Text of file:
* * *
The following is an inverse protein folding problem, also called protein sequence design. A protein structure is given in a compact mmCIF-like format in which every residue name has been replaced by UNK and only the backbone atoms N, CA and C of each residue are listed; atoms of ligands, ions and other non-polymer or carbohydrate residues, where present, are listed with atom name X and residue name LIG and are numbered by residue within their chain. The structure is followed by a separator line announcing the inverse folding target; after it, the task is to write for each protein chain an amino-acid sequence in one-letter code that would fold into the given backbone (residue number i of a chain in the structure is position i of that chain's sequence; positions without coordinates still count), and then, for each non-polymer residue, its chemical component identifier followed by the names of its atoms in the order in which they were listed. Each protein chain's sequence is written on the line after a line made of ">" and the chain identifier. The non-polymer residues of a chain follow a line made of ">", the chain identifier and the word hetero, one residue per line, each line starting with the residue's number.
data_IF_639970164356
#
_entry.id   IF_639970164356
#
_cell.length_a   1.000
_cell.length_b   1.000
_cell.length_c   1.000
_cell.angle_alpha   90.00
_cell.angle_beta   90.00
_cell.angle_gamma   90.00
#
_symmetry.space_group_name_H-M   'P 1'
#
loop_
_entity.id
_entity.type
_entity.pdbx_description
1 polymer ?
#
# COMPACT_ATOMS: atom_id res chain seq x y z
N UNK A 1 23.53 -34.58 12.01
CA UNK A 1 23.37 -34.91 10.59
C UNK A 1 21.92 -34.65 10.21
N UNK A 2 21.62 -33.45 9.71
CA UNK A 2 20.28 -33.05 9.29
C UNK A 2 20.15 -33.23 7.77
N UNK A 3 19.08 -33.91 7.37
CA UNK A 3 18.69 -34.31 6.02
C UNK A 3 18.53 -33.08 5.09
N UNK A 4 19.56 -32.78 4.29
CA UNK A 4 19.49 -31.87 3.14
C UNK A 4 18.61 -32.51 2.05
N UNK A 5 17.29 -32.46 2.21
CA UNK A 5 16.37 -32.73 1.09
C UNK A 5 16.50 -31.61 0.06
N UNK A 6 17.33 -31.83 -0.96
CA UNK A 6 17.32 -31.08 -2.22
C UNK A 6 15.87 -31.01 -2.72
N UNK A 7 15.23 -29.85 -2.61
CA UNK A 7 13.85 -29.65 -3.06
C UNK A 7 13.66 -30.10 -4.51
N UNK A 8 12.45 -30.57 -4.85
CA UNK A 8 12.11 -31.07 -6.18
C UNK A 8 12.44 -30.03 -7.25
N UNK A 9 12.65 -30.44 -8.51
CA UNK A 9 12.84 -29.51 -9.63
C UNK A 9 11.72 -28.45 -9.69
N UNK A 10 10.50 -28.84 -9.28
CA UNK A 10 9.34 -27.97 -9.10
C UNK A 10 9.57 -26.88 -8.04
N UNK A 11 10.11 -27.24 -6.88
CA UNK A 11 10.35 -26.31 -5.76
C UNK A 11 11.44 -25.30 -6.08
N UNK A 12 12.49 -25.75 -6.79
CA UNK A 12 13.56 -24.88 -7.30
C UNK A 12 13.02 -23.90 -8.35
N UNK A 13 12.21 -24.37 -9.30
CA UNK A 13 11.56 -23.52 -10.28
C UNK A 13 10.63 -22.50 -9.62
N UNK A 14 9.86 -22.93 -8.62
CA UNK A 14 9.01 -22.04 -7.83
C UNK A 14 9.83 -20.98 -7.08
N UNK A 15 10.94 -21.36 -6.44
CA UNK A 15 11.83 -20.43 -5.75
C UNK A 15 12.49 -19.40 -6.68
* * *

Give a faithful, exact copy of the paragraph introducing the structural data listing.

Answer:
The following is an inverse protein folding problem, also called protein sequence design. A protein structure is given in a compact mmCIF-like format in which every residue name has been replaced by UNK and only the backbone atoms N, CA and C of each residue are listed; atoms of ligands, ions and other non-polymer or carbohydrate residues, where present, are listed with atom name X and residue name LIG and are numbered by residue within their chain. The structure is followed by a separator line announcing the inverse folding target; after it, the task is to write for each protein chain an amino-acid sequence in one-letter code that would fold into the given backbone (residue number i of a chain in the structure is position i of that chain's sequence; positions without coordinates still count), and then, for each non-polymer residue, its chemical component identifier followed by the names of its atoms in the order in which they were listed. Each protein chain's sequence is written on the line after a line made of ">" and the chain identifier. The non-polymer residues of a chain follow a line made of ">", the chain identifier and the word hetero, one residue per line, each line starting with the residue's number.